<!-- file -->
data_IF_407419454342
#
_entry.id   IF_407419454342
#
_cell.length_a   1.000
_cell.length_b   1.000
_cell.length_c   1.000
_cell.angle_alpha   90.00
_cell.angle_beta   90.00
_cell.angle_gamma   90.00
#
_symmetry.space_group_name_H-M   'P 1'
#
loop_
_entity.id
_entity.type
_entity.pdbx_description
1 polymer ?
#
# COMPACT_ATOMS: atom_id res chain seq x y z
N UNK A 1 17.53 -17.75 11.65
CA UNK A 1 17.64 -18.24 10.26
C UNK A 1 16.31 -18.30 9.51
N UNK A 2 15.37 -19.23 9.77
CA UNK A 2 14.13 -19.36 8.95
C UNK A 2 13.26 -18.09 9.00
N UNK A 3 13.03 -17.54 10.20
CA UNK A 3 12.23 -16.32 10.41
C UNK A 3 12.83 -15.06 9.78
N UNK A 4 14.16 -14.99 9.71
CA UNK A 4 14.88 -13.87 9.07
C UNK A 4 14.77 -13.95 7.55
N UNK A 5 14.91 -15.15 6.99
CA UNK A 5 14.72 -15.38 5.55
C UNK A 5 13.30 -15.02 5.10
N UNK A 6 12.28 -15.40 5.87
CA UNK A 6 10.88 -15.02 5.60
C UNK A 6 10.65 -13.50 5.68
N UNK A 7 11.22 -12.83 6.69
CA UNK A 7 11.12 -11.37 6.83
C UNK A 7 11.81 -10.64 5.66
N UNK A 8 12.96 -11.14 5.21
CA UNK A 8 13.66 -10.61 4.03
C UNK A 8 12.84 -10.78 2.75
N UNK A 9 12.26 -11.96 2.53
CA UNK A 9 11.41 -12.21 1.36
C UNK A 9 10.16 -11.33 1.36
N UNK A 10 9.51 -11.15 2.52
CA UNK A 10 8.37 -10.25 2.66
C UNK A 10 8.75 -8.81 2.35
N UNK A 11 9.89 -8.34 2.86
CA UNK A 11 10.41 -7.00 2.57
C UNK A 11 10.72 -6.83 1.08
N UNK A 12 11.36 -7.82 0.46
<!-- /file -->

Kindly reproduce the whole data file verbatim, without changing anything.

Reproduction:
data_IF_407419454342
#
_entry.id   IF_407419454342
#
_cell.length_a   1.000
_cell.length_b   1.000
_cell.length_c   1.000
_cell.angle_alpha   90.00
_cell.angle_beta   90.00
_cell.angle_gamma   90.00
#
_symmetry.space_group_name_H-M   'P 1'
#
loop_
_entity.id
_entity.type
_entity.pdbx_description
1 polymer ?
#
# COMPACT_ATOMS: atom_id res chain seq x y z
N UNK A 1 17.53 -17.75 11.65
CA UNK A 1 17.64 -18.24 10.26
C UNK A 1 16.31 -18.30 9.51
N UNK A 2 15.37 -19.23 9.77
CA UNK A 2 14.13 -19.36 8.95
C UNK A 2 13.26 -18.09 9.00
N UNK A 3 13.03 -17.54 10.20
CA UNK A 3 12.23 -16.32 10.41
C UNK A 3 12.83 -15.06 9.78
N UNK A 4 14.16 -14.99 9.71
CA UNK A 4 14.88 -13.87 9.07
C UNK A 4 14.77 -13.95 7.55
N UNK A 5 14.91 -15.15 6.99
CA UNK A 5 14.72 -15.38 5.55
C UNK A 5 13.30 -15.02 5.10
N UNK A 6 12.28 -15.40 5.87
CA UNK A 6 10.88 -15.02 5.60
C UNK A 6 10.65 -13.50 5.68
N UNK A 7 11.22 -12.83 6.69
CA UNK A 7 11.12 -11.37 6.83
C UNK A 7 11.81 -10.64 5.66
N UNK A 8 12.96 -11.14 5.21
CA UNK A 8 13.66 -10.61 4.03
C UNK A 8 12.84 -10.78 2.75
N UNK A 9 12.26 -11.96 2.53
CA UNK A 9 11.41 -12.21 1.36
C UNK A 9 10.16 -11.33 1.36
N UNK A 10 9.51 -11.15 2.52
CA UNK A 10 8.37 -10.25 2.66
C UNK A 10 8.75 -8.81 2.35
N UNK A 11 9.89 -8.34 2.86
CA UNK A 11 10.41 -7.00 2.57
C UNK A 11 10.72 -6.83 1.08
N UNK A 12 11.36 -7.82 0.46